On Jan. 31, 2000, just as the Nasdaq Composite Index was climbing to a staggering apex, an “Internet professional services firm” named Inventa Technologies, Inc., filed to go public.
For those too young to remember, the late 1990s was an era of euphoric delusion in the stock market—a time when cockamamie metrics such as “stickiness” and growth in “eyeballs” were used to justify even the most absurd valuations and startup business models.
Inventa’s own business seemed tame in comparison with those of many young firms across Silicon Valley: It helped other companies “use the Internet to engage in electronic commerce.” But I knew then that the company, even in the irrational frenzy of the dotcom bubble, would never survive as a publicly traded concern. That’s because I had read the offering prospectus—a document that was filled with such gobbledygook that I’ve saved it to this day.
My favorite line came in a section describing Inventa’s liquidity over the three previous years. It read:
“Cash used in operating activities in each of these periods was primarily the result of net losses, adjusted for non-cash items primarily related to depreciation, increases in accounts receivable and fees and unbilled revenues resulting from increased sales revenue in the fourth quarter, partially offset by increases in accounts payable and accrued expenses resulting from increased operating expenses associated with the sales revenue growth.”
The company, in 1999, had racked up nearly $16 million in losses on some $13.5 million in revenue. But that was almost beside the point. It was the epic run-on sentence above, one utterly devoid of meaning, that told me everything I needed to know.
Gravity, in due course, would eventually do its job. The dotcom bubble began to deflate on March 11, 2000. A few months after that, Inventa pulled its $42 million share offering. (It never went public; the company sold itself years later.) As for the lead underwriter, Lehman Brothers, it too would meet its end, in 2008, in the market boom-bust cycle that followed this one.
I bring up the Inventa prospectus not because it’s unusual, however; rather, for the opposite reason. It’s emblematic of the kind of doublespeak we’re used to. It’s the stuff of contracts and fine print disclosures, the murkiness of legalese. We’re so used to such doublespeak, in fact, that we no longer notice how empty the words are.
But recently, we’ve seen a different kind of assault on meaning—and one that I think is far more insidious. Rather than muddle with endless streams of unfamiliar jargon, the new tactic is to blur the meaning of words we think we understand. Call it “halfspeak.”
With halfspeak, the attacks come in bursts of short sentences or phrases, just two or three simple words.
Rudy Giuliani, the counselor to the president, seemed to employ the tactic on NBC’s Meet the Press this Sunday, when he told moderator Chuck Todd that “Truth isn’t truth.”
Perhaps in another time and place the words would have seemed like just another loose shard of combative rhetoric—or even a slip of the tongue. (Mr. Giuliani later clarified his remark on Twitter, saying his “statement was not meant as a pontification on moral theology but one referring to the situation where two people make precisely contradictory statements, the classic ‘he said, she said’ puzzle.”)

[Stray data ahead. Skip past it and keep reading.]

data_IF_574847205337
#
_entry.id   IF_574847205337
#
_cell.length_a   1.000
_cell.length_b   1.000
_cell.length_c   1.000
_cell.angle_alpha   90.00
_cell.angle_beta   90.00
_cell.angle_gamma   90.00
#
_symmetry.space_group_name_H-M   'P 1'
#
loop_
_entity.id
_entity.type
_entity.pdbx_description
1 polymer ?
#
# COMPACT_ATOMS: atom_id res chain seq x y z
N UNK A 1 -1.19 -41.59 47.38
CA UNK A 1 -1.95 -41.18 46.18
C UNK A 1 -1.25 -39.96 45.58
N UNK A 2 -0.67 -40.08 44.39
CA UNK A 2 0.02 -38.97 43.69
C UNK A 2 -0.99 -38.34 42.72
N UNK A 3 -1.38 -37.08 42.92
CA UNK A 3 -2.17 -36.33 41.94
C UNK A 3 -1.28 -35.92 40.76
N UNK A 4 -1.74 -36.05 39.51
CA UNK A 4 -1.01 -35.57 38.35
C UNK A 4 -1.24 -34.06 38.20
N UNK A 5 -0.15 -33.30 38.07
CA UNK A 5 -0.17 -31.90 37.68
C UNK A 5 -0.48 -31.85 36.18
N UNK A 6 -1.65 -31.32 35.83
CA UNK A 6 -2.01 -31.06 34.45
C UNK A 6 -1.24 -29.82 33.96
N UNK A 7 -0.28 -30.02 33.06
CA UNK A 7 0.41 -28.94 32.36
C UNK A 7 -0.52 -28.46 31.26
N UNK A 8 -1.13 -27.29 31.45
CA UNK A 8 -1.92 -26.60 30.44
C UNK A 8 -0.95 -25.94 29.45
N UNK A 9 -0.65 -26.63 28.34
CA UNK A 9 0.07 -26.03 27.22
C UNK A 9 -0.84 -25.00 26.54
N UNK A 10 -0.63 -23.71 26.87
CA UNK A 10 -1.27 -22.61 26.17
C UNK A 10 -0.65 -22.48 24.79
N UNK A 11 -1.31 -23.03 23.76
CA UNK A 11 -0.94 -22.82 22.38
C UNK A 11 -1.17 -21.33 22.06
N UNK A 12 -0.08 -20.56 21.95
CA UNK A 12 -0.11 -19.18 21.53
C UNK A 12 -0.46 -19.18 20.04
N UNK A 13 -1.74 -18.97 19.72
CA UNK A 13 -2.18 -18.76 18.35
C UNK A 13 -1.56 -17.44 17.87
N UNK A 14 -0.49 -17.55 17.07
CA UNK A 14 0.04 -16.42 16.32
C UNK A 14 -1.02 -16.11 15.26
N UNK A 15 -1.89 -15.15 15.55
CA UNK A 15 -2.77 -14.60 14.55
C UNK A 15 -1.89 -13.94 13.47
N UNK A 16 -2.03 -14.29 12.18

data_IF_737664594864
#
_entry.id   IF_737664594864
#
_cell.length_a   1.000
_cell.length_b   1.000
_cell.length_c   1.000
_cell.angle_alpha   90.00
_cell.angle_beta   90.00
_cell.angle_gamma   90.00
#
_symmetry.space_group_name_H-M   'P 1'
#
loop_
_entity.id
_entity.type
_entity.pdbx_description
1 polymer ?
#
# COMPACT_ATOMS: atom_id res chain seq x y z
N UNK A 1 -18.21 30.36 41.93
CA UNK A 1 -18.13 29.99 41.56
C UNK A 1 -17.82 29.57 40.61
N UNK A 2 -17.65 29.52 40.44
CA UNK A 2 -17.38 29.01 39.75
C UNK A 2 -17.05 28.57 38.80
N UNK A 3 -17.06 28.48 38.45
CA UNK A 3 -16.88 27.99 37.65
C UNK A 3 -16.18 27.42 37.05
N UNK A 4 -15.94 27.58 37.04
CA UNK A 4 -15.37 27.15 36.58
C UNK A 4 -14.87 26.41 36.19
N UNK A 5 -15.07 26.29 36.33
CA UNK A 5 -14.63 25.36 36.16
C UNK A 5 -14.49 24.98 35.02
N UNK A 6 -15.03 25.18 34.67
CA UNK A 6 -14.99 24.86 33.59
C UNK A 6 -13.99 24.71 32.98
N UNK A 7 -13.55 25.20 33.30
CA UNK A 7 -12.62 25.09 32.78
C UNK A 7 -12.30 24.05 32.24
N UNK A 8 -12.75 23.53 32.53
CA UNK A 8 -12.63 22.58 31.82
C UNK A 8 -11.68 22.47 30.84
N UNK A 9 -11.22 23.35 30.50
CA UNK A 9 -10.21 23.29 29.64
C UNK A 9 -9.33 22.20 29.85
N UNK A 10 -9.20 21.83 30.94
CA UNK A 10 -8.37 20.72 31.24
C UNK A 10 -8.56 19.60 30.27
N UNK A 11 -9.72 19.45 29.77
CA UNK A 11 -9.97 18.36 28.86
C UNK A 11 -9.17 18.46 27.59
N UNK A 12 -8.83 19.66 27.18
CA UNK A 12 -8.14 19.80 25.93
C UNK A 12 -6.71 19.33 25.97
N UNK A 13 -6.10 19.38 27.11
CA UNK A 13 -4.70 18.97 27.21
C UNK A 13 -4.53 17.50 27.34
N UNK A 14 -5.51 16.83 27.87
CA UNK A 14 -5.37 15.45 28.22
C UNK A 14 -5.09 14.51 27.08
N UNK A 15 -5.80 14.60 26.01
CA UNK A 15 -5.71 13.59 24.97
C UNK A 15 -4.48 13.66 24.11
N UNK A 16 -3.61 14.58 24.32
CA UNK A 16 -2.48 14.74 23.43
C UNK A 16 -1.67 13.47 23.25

But Mr. Giuliani’s remark on Meet the Press was striking, in large part, because it didn’t come out of context: It was a continuation of so many previous bouts of halfspeak—not just by him, but also by President Trump and those around him. As many others have pointed out, “Truth isn’t truth” was merely an extension of “alternative facts”—the memorable phrase that Kellyanne Conway, another counselor to the president, used to describe patently false statements made by the White House’s then press secretary, Sean Spicer.
These expressions join the president’s own relentless cries of “fake news,” in dispute of statements that are indisputably true or events that indisputably happened. They follow a frenzy of phrases that attempt to undermine—and unfortunately do undermine—the true meaning of things. That’s why the president repeatedly calls a legal investigation into Russian election meddling—one authorized by his own Justice Department no less and supported by evidence from the entire U.S. intelligence community—a “Rigged Witch Hunt.” It’s why he calls the special counsel, a consummate public servant, “heavily conflicted Bob Mueller,” and why he calls Mueller’s team of prosecutors and FBI investigators “Angry Democrat Thugs.” It’s why he calls the free press, sanctified by the First Amendment to the U.S. Constitution, the “Enemy of the People.” And it’s why he repeats these halfspeaks over and over again.
The tool, sadly, is effective, inflicting a blunt force trauma on the real meaning of words and things. Politics, to be sure, is a blood sport—but this isn’t politics as usual. The bruised and bloodied here aren’t so much other politicians, but the grand institutions that have kept America free and flourishing for nearly two and a half centuries.
If truth ends up not becoming truth as a result, the damage may last as long.